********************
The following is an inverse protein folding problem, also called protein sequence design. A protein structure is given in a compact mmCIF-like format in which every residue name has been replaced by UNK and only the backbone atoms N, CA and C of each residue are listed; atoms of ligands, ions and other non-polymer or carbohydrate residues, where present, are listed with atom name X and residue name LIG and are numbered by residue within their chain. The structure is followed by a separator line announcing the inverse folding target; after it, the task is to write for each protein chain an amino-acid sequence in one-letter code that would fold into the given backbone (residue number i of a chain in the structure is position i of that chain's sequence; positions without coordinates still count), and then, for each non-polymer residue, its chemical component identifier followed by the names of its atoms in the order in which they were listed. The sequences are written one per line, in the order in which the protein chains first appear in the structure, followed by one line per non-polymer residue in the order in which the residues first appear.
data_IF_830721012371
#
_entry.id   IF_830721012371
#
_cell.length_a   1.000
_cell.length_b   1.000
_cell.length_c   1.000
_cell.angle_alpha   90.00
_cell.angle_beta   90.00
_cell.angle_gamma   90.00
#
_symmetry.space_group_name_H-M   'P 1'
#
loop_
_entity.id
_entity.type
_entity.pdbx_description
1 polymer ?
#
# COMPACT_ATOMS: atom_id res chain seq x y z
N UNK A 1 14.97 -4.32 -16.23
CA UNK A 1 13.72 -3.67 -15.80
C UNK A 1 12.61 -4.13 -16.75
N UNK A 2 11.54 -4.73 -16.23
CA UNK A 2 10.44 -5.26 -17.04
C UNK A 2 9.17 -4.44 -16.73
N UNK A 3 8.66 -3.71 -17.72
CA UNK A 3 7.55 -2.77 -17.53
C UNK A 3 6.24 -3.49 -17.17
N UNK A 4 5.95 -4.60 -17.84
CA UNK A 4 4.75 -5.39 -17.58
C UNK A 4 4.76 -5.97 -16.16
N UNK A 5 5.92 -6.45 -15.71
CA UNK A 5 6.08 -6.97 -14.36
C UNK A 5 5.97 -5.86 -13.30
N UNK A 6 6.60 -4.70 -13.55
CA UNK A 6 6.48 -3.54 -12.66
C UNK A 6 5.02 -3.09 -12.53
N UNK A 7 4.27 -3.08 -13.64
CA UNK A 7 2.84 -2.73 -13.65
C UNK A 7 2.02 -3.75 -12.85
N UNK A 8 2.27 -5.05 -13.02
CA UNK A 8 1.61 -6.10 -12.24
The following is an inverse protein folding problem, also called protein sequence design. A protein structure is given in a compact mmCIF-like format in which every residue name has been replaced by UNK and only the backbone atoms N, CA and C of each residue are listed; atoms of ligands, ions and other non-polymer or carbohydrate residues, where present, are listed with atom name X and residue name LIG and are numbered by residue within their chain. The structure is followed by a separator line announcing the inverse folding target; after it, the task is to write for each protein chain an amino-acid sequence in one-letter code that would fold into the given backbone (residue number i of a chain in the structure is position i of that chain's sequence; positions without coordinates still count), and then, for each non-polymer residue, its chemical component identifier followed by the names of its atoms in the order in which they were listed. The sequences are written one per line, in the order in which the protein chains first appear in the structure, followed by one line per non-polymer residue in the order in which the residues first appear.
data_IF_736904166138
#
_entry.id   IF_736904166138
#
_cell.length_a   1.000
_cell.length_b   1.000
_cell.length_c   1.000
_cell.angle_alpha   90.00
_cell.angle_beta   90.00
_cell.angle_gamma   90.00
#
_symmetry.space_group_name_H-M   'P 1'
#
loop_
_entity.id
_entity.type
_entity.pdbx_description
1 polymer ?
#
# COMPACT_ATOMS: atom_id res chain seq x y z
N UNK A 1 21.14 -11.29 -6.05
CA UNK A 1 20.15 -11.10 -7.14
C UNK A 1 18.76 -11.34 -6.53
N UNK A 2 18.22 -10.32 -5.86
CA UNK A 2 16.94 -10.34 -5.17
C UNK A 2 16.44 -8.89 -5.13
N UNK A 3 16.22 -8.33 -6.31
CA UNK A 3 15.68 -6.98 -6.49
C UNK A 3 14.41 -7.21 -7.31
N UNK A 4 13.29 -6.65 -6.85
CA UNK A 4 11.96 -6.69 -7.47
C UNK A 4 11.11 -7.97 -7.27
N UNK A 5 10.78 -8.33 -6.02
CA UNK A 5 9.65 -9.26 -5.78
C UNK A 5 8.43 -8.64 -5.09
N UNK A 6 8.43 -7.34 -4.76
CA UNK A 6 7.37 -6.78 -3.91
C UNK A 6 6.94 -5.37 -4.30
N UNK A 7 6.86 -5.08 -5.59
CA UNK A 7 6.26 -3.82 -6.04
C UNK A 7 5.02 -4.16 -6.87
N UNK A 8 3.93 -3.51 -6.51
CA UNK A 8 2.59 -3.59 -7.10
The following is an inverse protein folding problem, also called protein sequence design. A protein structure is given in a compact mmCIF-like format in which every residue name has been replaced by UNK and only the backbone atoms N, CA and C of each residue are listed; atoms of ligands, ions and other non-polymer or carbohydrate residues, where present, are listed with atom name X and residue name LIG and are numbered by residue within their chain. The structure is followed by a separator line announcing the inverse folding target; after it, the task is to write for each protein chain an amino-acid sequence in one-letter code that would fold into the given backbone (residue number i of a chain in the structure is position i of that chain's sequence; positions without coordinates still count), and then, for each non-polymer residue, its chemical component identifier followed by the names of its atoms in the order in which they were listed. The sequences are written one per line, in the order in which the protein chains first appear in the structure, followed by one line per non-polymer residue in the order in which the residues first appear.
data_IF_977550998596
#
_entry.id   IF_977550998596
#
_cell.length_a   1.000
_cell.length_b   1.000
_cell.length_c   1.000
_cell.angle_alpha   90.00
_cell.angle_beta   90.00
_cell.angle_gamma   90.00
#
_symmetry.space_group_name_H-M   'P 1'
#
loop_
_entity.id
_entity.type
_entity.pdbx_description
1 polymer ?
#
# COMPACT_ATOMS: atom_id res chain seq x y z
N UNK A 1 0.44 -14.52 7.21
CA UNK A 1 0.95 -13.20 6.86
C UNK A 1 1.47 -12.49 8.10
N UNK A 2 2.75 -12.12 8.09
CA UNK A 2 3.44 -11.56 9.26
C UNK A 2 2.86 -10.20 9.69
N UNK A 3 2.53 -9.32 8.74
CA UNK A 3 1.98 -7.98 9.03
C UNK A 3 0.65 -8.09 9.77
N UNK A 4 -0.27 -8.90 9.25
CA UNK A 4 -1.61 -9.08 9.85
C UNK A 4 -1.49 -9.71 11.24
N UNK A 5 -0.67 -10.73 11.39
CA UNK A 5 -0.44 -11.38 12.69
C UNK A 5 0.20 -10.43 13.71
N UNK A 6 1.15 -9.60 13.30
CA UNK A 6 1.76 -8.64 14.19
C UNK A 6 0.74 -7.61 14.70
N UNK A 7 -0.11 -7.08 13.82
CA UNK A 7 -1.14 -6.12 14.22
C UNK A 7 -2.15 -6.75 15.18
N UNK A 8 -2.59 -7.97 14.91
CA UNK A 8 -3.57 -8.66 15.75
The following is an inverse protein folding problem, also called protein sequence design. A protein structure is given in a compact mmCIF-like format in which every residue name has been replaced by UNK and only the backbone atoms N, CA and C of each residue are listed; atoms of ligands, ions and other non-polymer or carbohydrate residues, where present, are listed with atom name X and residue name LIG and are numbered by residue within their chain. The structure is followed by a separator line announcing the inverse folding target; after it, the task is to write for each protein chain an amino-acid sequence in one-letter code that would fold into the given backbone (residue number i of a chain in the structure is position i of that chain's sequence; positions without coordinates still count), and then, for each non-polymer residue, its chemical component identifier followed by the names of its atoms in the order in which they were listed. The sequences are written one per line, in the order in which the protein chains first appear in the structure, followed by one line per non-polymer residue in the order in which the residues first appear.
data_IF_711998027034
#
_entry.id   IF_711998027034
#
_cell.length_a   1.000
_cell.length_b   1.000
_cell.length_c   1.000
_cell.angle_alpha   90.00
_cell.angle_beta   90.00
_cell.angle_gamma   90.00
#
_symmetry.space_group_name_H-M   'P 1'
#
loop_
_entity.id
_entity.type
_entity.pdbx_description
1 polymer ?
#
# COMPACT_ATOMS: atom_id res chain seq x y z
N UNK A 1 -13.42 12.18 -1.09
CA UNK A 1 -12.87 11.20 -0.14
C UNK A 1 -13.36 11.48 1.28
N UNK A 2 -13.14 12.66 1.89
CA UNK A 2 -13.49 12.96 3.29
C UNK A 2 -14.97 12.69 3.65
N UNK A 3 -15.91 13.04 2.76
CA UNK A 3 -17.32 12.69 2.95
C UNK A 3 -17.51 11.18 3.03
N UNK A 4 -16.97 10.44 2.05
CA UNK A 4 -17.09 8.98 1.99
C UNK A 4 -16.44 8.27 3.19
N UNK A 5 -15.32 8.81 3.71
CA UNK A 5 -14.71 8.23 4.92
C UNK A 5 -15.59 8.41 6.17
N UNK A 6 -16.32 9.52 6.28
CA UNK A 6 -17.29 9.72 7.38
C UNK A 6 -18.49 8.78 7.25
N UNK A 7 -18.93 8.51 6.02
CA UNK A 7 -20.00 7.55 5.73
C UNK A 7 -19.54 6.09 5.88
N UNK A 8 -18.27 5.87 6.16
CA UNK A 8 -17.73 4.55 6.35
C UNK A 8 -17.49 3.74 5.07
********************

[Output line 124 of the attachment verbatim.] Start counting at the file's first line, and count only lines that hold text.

C UNK A 5 0.20 -10.43 13.71